Wind Turbines Kill Birds Dead

by William Yeatman on July 13, 2000

in Science

Wind Turbines Kill Birds Dead

A new study conducted by BioResource Consultants for the National Energy Lab has found that certain types of wind turbines kill birds at a rate five times higher than previously estimated.

According to study author Carl Thelander, as many as 1150 birds are killed annually by the turbines at Californias Altamont Pass, including burrowing owls, raptors, and golden eagles, which are illegal to kill under the Bald Eagle Protection Act. Thelander warned the wind industry: “The electric industry has been prosecuted for killing less.”

At the heart of the bird-kill issue is a technological debate. The industry has claimed repeatedly that fewer lattice towers with horizontal bars and the elimination of high-rpm rotors reduce avian deaths dramatically. Said Thelander, “Our data shows these assumptions are not true.” In other words, no specific wind turbine technology exists that can reduce bird-kills. (Wind Power Monthly, July 2000)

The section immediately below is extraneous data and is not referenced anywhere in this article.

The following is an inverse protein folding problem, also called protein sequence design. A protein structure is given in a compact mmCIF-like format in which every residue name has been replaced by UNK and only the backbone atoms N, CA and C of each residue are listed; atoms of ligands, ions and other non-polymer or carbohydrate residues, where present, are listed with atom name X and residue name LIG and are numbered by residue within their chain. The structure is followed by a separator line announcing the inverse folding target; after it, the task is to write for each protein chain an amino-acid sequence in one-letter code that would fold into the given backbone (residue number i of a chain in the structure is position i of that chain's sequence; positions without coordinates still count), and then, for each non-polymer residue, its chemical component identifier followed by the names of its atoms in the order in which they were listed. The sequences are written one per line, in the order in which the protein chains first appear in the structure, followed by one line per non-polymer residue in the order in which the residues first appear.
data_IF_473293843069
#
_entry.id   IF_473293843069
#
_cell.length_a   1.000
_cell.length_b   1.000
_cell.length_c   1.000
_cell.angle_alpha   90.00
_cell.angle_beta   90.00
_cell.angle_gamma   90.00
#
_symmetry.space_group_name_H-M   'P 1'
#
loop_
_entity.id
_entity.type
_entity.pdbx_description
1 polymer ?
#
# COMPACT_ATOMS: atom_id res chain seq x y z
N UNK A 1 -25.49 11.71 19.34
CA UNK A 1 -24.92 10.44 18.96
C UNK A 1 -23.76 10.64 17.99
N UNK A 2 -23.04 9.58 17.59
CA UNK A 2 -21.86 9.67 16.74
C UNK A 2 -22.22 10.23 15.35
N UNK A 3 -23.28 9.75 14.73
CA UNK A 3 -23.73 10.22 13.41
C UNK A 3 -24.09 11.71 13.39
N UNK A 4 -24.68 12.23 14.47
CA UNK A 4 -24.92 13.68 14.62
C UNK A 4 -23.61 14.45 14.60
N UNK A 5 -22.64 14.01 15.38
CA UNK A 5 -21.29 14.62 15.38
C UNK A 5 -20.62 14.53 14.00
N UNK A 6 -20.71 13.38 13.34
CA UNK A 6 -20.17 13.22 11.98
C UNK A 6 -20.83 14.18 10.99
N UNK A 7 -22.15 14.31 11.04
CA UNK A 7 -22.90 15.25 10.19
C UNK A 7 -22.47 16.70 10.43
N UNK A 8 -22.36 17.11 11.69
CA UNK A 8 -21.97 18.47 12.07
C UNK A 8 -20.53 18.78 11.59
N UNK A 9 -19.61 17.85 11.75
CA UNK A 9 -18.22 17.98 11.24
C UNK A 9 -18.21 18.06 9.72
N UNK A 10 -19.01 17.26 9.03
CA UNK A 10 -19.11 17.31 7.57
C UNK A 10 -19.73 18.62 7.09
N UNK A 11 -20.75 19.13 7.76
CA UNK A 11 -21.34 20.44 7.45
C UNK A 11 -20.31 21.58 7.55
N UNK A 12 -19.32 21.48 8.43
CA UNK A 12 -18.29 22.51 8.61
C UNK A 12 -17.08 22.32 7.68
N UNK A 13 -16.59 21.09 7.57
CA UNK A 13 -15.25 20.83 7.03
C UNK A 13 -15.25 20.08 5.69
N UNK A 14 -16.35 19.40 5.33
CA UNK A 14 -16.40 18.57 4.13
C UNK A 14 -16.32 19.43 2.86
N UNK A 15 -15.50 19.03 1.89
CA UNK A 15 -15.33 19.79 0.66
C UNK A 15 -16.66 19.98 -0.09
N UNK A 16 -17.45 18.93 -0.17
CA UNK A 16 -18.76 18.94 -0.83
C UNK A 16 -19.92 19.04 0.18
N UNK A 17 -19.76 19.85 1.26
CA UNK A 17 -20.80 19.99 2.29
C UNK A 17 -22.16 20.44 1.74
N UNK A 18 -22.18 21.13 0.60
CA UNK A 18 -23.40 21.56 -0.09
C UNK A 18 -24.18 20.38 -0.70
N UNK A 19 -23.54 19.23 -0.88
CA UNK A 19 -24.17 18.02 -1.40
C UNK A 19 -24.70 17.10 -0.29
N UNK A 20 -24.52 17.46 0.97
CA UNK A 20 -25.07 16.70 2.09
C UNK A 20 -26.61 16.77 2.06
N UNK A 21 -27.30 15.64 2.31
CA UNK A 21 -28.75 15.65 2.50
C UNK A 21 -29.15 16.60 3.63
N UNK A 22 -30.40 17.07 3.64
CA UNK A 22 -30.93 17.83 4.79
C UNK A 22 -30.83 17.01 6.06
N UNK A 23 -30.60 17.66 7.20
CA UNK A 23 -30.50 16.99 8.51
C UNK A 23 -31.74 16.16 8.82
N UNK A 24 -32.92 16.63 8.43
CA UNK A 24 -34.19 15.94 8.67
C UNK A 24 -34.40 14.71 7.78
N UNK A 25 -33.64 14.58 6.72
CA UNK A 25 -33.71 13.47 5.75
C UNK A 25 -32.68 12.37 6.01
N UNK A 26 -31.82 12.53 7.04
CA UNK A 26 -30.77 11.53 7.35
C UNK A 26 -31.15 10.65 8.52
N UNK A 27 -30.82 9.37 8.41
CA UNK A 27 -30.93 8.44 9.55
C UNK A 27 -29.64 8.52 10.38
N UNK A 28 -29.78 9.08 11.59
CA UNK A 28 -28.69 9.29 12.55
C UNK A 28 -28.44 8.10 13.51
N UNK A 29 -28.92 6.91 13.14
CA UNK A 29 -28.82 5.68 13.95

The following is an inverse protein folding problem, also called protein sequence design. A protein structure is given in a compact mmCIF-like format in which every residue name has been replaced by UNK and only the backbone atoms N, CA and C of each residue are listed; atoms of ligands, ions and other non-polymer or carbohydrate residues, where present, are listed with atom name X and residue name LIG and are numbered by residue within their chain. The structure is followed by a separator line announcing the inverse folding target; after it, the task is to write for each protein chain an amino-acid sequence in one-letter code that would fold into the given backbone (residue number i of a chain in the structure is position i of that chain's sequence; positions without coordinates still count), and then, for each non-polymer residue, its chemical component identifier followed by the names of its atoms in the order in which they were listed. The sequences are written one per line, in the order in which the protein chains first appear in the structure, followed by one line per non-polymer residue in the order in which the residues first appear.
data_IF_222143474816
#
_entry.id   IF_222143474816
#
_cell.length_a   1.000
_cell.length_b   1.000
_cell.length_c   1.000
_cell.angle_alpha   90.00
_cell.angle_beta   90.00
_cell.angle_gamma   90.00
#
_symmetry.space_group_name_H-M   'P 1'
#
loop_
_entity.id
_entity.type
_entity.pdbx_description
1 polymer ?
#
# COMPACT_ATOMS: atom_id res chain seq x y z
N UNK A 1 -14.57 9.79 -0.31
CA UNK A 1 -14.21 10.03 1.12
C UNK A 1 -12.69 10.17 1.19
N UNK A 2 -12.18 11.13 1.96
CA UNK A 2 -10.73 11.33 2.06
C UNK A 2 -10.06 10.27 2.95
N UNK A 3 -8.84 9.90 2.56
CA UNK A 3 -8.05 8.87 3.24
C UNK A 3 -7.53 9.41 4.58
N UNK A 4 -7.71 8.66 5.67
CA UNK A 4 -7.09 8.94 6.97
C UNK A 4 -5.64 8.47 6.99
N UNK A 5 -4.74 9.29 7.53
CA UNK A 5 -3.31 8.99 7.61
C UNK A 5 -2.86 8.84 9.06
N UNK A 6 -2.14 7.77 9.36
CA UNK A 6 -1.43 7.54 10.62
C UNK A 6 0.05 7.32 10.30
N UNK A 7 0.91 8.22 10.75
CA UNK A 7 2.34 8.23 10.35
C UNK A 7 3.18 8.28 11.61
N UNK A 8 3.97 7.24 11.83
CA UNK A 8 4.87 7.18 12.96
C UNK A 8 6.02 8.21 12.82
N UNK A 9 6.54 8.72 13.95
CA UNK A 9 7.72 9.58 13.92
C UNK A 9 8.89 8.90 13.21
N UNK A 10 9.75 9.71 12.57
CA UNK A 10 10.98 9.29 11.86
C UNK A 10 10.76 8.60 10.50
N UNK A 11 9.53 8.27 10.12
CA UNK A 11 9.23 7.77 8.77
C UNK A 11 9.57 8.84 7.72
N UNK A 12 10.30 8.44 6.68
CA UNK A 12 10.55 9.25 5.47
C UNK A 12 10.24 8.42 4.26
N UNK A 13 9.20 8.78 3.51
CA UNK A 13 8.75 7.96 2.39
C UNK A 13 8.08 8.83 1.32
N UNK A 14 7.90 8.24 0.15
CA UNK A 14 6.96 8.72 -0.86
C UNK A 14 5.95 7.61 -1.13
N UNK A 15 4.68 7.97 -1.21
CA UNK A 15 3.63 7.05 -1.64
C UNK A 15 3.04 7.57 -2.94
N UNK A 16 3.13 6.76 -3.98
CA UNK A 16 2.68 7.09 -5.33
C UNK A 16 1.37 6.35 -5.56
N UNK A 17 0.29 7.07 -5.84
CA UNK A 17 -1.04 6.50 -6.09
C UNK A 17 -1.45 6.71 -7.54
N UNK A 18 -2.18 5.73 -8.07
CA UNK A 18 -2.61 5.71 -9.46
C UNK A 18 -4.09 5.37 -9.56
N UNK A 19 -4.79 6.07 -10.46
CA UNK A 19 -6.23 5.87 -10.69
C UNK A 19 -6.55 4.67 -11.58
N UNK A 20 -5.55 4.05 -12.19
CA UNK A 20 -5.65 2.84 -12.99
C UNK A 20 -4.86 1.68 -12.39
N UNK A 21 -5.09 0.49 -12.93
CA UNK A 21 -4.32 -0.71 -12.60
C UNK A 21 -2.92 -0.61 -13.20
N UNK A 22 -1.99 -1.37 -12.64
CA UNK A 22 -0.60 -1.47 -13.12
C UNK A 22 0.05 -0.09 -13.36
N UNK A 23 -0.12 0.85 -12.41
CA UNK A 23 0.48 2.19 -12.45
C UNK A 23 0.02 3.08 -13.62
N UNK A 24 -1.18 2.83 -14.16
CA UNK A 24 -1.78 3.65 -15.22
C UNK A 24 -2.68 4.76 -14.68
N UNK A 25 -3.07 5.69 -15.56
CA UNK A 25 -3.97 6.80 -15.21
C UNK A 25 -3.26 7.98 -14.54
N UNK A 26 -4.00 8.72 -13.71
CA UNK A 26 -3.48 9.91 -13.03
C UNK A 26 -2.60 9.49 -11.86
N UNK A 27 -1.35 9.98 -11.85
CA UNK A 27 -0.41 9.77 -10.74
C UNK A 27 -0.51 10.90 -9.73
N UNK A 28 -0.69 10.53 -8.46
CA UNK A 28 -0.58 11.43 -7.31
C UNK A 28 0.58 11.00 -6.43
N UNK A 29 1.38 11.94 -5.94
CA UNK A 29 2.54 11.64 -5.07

Despite this alarming finding, Greenpeace and other green groups have not indicated any intent to protest or otherwise harass turbine operators and reports of the study have not been featured in the New York Times or Washington Post.

Summer Reading

In “Breaking the Global-Warming Deadlock”, authors Daniel Sarewitz and Roger Pielke, Jr. advocate dropping pointless arguments over carbon dioxide emissions and temperature data in favor of addressing real environmental problems. Their article appears in the July issue of the Atlantic Monthly magazine.

Although they knock global warming skeptics as well as true believers, their argument is similar to what leading skeptics have been saying for many years. The authors suggest that as population grows and development continues, severe weather events will do more and more damage. They thus suggest that we should turn our attention to adaptation and mitigation.

Two quotes: “As a basis for action, vulnerability to weather has everything that global warming lacks: a clear story rooted in concrete experience, observable in the present, definable in terms of widely shared values.” And: “The moral imperative should be not to prevent human disruption of the environment but to ameliorate the social and political conditions that lead people to behave in environmentally disruptive ways.”

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